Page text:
The polls suggest black S.C. voters are finding reasons to look elsewhere.

Former Vice President Joe Biden has dominated in S.C. polls and has about 44% support among the state’s black voters. Meanwhile, Booker and other candidates have yet to attract substantial support from black voters — even as three black candidates are seeking the nomination.

It’s a reality of support even U.S. Sen. Kamala Harris’ S.C. campaign ran into last month in Columbia, when an African American male voter standing by his car told two of Harris’ close friends door knocking for her that he planned to vote for Biden, not Harris.

Black men are nearly as powerful a voting bloc in South Carolina Democratic elections as black women.

In the 2016 Democratic presidential primary between Hillary Clinton and U.S. Sen. Bernie Sanders, black men made up 24% of the primary electorate, according to 2016 exit polling. They also overwhelmingly voted for Clinton — 82% compared to Sanders’ 11%.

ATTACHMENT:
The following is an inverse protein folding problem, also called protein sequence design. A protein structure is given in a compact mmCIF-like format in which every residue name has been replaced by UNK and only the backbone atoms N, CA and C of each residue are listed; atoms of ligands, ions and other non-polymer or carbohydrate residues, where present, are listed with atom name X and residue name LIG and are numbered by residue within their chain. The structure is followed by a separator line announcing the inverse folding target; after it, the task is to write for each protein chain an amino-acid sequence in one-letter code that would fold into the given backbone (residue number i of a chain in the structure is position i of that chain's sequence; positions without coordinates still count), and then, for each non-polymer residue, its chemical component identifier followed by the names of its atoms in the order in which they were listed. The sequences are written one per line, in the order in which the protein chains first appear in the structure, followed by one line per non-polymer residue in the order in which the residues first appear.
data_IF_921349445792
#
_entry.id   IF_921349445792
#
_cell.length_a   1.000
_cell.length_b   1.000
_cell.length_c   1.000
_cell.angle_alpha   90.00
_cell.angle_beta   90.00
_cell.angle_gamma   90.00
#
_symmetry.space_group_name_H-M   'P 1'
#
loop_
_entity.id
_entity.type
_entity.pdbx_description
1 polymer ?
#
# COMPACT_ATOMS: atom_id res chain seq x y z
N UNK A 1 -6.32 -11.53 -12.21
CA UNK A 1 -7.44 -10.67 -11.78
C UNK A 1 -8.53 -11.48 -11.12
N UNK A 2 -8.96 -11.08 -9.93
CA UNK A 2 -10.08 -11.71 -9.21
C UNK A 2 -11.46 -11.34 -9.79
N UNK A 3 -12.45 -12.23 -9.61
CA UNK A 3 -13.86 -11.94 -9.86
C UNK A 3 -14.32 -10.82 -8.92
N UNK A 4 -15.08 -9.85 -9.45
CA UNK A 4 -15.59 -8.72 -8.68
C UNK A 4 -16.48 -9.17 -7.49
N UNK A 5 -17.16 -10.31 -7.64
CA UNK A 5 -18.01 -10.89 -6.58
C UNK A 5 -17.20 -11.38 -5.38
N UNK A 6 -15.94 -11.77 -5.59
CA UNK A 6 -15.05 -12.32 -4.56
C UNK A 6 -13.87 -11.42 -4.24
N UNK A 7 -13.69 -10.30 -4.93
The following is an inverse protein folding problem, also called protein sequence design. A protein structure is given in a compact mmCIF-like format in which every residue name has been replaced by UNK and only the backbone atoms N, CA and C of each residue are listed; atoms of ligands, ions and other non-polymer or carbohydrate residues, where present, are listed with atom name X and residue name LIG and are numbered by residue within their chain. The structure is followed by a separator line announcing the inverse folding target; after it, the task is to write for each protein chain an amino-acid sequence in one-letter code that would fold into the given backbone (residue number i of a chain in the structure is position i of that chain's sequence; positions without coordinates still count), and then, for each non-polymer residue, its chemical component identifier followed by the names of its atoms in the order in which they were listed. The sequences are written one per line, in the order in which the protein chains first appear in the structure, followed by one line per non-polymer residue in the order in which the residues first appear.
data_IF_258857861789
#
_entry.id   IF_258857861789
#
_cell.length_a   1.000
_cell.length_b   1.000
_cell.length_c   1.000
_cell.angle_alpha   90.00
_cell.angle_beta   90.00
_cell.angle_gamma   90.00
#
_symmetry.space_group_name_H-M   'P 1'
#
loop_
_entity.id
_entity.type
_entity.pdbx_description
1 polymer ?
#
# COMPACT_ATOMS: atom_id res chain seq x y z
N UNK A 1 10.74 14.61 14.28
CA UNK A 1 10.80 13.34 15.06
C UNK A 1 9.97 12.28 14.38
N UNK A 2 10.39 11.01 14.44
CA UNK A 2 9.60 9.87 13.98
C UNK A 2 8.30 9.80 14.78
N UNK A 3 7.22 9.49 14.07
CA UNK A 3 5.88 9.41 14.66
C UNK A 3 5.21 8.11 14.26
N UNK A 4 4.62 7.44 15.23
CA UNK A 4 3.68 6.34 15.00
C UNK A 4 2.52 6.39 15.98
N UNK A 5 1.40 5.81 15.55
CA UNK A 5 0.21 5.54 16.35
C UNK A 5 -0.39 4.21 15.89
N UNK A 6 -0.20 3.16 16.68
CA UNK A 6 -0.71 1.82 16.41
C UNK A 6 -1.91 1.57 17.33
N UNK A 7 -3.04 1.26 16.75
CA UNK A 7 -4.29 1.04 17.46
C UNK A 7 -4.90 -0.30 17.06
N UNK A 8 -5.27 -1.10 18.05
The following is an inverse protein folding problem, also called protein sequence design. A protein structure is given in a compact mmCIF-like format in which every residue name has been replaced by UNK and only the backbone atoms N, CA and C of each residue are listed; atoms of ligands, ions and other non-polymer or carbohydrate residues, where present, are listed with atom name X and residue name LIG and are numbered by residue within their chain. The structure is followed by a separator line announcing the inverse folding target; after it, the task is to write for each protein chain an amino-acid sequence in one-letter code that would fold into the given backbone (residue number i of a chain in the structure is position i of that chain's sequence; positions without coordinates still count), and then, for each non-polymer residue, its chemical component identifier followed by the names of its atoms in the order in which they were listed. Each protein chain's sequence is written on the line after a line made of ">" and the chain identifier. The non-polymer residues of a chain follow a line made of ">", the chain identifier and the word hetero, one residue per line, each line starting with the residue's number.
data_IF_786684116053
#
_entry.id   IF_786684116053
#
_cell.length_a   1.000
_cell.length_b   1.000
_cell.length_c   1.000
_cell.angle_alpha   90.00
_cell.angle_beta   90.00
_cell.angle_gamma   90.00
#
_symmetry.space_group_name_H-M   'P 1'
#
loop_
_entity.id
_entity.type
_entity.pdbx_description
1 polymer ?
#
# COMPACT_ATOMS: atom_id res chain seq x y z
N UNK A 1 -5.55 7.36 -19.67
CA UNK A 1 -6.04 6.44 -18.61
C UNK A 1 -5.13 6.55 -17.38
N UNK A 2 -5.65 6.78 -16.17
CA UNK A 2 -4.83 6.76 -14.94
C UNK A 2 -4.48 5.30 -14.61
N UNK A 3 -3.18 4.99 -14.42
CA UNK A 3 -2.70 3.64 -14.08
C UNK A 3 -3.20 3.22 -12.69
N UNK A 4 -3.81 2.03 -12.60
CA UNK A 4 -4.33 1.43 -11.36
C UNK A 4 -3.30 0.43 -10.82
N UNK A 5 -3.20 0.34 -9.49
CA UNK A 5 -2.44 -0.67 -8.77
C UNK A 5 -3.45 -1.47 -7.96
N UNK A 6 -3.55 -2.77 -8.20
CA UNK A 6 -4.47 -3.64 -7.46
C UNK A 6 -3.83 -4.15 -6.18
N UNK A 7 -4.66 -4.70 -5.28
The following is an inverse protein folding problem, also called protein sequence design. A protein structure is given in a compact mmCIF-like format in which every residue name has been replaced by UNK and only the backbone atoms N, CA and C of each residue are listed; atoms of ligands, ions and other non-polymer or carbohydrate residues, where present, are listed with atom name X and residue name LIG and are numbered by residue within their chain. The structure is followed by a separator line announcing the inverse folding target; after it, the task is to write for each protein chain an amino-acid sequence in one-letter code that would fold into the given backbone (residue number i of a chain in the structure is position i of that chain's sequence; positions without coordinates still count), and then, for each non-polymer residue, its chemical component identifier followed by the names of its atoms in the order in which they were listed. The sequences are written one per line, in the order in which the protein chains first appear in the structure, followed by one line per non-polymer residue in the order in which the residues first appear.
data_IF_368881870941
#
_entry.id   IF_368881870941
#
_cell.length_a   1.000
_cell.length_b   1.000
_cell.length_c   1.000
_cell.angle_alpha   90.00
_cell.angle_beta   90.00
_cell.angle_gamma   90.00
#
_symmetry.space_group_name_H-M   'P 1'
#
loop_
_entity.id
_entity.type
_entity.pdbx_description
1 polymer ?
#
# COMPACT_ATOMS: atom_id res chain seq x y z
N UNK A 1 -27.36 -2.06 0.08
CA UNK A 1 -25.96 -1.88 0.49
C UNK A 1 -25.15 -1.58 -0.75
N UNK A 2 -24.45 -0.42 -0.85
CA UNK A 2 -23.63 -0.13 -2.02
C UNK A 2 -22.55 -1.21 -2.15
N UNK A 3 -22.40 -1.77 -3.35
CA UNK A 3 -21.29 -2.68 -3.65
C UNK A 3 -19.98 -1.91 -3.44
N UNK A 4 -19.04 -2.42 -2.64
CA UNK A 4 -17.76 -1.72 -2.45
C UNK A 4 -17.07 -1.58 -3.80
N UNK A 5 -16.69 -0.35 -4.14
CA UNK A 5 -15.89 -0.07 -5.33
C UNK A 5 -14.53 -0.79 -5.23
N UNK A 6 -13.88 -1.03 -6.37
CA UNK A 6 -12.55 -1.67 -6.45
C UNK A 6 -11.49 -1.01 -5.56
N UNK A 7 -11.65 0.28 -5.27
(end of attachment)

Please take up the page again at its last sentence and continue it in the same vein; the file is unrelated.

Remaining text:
“It matters,” said S.C.-based Democratic strategist Antjuan Seawright of the power of the black male vote. Seawright penned an op-ed for the New York Daily News in October, calling black men a potential “swing vote” to a Democrat winning the November election.

“I, in no way shape or form, am trying to mute or downplay the contributions, the significance of African American women, because that would be malpractice on my part,” Seawright continued. “I also understand the collective power and influence of the African American vote within the Democratic primary, even the general election. We have to be in the place and the space where we elevate both (voting blocs) at the same time. If there’s any election to excite black men, this is the one.”

Booker, who has met the donor threshold but has not yet qualified for the December debate based on polling, said there’s still time.

And to the men listening Monday in Columbia, Booker reminded them of former President Barack Obama’s 2008 run. Obama, in December 2007, he said, was still polling behind front-runner Hillary Clinton, who had large support from the Congressional Black Caucus.